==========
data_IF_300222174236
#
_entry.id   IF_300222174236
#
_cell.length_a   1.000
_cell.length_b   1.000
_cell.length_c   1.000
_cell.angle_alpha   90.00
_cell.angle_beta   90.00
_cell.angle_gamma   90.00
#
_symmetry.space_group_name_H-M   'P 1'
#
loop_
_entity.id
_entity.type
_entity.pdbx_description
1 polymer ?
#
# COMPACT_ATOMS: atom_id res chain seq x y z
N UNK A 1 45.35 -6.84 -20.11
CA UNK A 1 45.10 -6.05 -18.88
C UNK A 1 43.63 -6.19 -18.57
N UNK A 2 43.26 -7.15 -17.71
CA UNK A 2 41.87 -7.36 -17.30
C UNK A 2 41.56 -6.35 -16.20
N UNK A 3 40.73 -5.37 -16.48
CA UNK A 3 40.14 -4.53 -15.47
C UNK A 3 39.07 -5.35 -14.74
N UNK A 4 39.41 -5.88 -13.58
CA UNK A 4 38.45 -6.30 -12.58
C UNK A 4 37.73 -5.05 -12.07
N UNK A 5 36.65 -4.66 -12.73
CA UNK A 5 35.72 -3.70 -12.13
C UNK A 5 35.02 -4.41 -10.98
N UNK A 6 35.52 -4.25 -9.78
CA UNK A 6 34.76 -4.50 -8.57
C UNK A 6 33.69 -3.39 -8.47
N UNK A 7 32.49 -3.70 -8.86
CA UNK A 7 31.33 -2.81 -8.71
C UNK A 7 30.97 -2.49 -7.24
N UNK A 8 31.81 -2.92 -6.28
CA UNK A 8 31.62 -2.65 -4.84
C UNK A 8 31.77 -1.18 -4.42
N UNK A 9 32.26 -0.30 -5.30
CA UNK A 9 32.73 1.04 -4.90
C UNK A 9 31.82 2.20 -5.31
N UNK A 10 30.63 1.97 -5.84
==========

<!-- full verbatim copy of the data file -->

data_IF_300222174236
#
_entry.id   IF_300222174236
#
_cell.length_a   1.000
_cell.length_b   1.000
_cell.length_c   1.000
_cell.angle_alpha   90.00
_cell.angle_beta   90.00
_cell.angle_gamma   90.00
#
_symmetry.space_group_name_H-M   'P 1'
#
loop_
_entity.id
_entity.type
_entity.pdbx_description
1 polymer ?
#
# COMPACT_ATOMS: atom_id res chain seq x y z
N UNK A 1 45.35 -6.84 -20.11
CA UNK A 1 45.10 -6.05 -18.88
C UNK A 1 43.63 -6.19 -18.57
N UNK A 2 43.26 -7.15 -17.71
CA UNK A 2 41.87 -7.36 -17.30
C UNK A 2 41.56 -6.35 -16.20
N UNK A 3 40.73 -5.37 -16.48
CA UNK A 3 40.14 -4.53 -15.47
C UNK A 3 39.07 -5.35 -14.74
N UNK A 4 39.41 -5.88 -13.58
CA UNK A 4 38.45 -6.30 -12.58
C UNK A 4 37.73 -5.05 -12.07
N UNK A 5 36.65 -4.66 -12.73
CA UNK A 5 35.72 -3.70 -12.13
C UNK A 5 35.02 -4.41 -10.98
N UNK A 6 35.52 -4.25 -9.78
CA UNK A 6 34.76 -4.50 -8.57
C UNK A 6 33.69 -3.39 -8.47
N UNK A 7 32.49 -3.70 -8.86
CA UNK A 7 31.33 -2.81 -8.71
C UNK A 7 30.97 -2.49 -7.24
N UNK A 8 31.81 -2.92 -6.28
CA UNK A 8 31.62 -2.65 -4.84
C UNK A 8 31.77 -1.18 -4.42
N UNK A 9 32.26 -0.30 -5.30
CA UNK A 9 32.73 1.04 -4.90
C UNK A 9 31.82 2.20 -5.31
N UNK A 10 30.63 1.97 -5.84